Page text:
Yet the genre owes its origins to memoirs like Angelou’s. The difference is that, as self-absorbed as Angelou was, her story was never disconnected from the larger story of her America—and later, of wherever she would be, her many pages on Africa displaying the sort of affection, surprise and revulsion the comes with the discovery of one’s origins and self. She was inventing her identity from scratch. She was also not going to suffer self-pity, that bane of the modern memoir: “Oh, the holiness of always being the injured party,” she writes in Singing’ and Swingin’ and Getting Merry Like Christmas (1976). “The historically oppressed can find not only sanctity but safety in the state of victimization. “When access to a better life has been denied often enough, and successfully enough, one can use the rejection as an excuse to cease all efforts. After all, one reckons, ‘they’ don’t want me, ‘they’ accept their own mediocrity and refuse my best, ‘they’ don’t deserve me. And finally, I am better, kinder, truer than ‘they,’ even if I behave badly and act shamefully. And if I do nothing, I have every right to my idleness, for, after all, haven’t I tried?” This from a writer who chronicled her failures with more candor than her successes. But she never was idle in her 86 years, though her memoirs, like George Sand in hers, take us up to less than her life’s half-way point.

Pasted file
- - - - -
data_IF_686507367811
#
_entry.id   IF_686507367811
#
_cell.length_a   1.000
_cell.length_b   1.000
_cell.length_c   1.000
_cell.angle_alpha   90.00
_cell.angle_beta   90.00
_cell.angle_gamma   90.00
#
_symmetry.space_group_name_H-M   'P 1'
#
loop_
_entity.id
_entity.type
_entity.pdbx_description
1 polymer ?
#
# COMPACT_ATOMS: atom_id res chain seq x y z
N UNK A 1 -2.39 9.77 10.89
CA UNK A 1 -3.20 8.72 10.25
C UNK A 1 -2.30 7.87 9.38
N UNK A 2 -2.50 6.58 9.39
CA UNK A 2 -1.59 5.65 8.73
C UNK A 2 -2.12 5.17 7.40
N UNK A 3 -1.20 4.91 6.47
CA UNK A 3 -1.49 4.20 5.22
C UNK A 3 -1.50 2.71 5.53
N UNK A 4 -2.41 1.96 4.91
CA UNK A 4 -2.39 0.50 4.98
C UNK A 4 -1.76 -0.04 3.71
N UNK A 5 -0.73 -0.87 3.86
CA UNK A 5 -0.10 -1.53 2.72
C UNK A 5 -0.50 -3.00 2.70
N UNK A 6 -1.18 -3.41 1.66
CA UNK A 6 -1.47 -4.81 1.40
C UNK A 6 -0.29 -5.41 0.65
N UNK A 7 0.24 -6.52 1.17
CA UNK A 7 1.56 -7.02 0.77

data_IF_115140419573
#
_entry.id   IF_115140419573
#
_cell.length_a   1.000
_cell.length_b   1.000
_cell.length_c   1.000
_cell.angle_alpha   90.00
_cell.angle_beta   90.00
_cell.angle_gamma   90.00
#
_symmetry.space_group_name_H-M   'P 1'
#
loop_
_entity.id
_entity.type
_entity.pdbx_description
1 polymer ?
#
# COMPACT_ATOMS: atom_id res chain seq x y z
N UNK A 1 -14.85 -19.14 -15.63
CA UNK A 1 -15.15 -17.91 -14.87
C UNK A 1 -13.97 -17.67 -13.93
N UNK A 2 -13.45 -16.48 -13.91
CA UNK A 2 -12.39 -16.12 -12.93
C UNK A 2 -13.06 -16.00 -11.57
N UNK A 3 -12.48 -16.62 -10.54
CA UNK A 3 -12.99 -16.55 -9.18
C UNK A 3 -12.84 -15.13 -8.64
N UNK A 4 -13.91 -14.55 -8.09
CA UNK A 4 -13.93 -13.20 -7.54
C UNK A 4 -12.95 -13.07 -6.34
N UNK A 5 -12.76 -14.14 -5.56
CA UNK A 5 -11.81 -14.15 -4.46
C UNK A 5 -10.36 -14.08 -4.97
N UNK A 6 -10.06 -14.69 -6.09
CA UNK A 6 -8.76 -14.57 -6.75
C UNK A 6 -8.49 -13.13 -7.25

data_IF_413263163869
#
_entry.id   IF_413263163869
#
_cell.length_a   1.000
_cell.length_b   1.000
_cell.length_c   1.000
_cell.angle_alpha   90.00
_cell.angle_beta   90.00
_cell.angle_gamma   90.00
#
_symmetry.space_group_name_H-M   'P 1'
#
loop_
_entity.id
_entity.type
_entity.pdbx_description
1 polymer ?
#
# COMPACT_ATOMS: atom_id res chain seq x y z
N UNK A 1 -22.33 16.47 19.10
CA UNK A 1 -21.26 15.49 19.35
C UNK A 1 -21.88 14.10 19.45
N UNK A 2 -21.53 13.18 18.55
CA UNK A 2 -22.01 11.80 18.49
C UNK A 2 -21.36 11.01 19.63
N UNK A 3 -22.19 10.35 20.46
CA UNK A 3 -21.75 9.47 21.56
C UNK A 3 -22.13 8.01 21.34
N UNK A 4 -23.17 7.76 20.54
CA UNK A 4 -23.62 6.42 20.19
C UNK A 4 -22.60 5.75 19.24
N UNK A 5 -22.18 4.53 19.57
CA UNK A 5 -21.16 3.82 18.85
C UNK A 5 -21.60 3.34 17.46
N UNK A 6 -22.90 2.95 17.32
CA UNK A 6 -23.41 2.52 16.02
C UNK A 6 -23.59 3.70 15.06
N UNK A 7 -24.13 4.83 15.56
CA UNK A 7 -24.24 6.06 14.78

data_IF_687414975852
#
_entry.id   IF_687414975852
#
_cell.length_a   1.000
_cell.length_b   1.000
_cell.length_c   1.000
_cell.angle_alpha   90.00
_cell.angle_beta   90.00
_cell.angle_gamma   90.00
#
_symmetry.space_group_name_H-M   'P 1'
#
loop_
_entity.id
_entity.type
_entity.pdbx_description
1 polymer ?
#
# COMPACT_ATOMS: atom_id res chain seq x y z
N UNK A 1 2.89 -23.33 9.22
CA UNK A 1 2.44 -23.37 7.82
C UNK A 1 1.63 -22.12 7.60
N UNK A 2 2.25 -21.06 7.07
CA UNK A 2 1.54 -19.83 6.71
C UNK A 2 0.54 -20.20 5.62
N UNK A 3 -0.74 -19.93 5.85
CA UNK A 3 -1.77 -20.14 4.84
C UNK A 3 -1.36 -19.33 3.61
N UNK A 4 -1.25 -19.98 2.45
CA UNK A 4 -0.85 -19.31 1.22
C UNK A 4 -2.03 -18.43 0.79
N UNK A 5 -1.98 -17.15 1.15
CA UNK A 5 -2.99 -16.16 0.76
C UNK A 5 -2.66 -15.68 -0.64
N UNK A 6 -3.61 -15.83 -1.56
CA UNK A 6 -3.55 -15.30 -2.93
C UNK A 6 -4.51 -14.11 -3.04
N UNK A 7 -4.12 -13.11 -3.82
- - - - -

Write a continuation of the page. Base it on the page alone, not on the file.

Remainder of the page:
Maybe Angelou noticed what the rest of us did: the sequels were weakening just as her life was straightening and she was gaining a strength and confidence that ensured her success, no matter what she did. “I had been called everything from Marguerite, Ritie, Rita, Maya, Sugar, Bitch, Whore, Madam, girl and wife,” she wrote in The Heart of a Woman, in which she travels coast to coast and to Liberia, Ghana and Cairo, raising a teen-aged son as a single mother and developing a more militant political consciousness. “Now in Egypt I was going to be called ‘associate editor.’ And I would earn the title, if I had to work like a slave. Well, not quite, but nearly.” By the time that book was published she could bank on it running up the best-seller lists (which it did), on the strengths of her epigrammatic blend of a particular sort of conservatism, to which she held on until the end of her life, and personal liberty: “I wanted to be a wife and to create a beautiful home to make my man happy, but there was more to life than being a diligent maid with a permanent pussy.”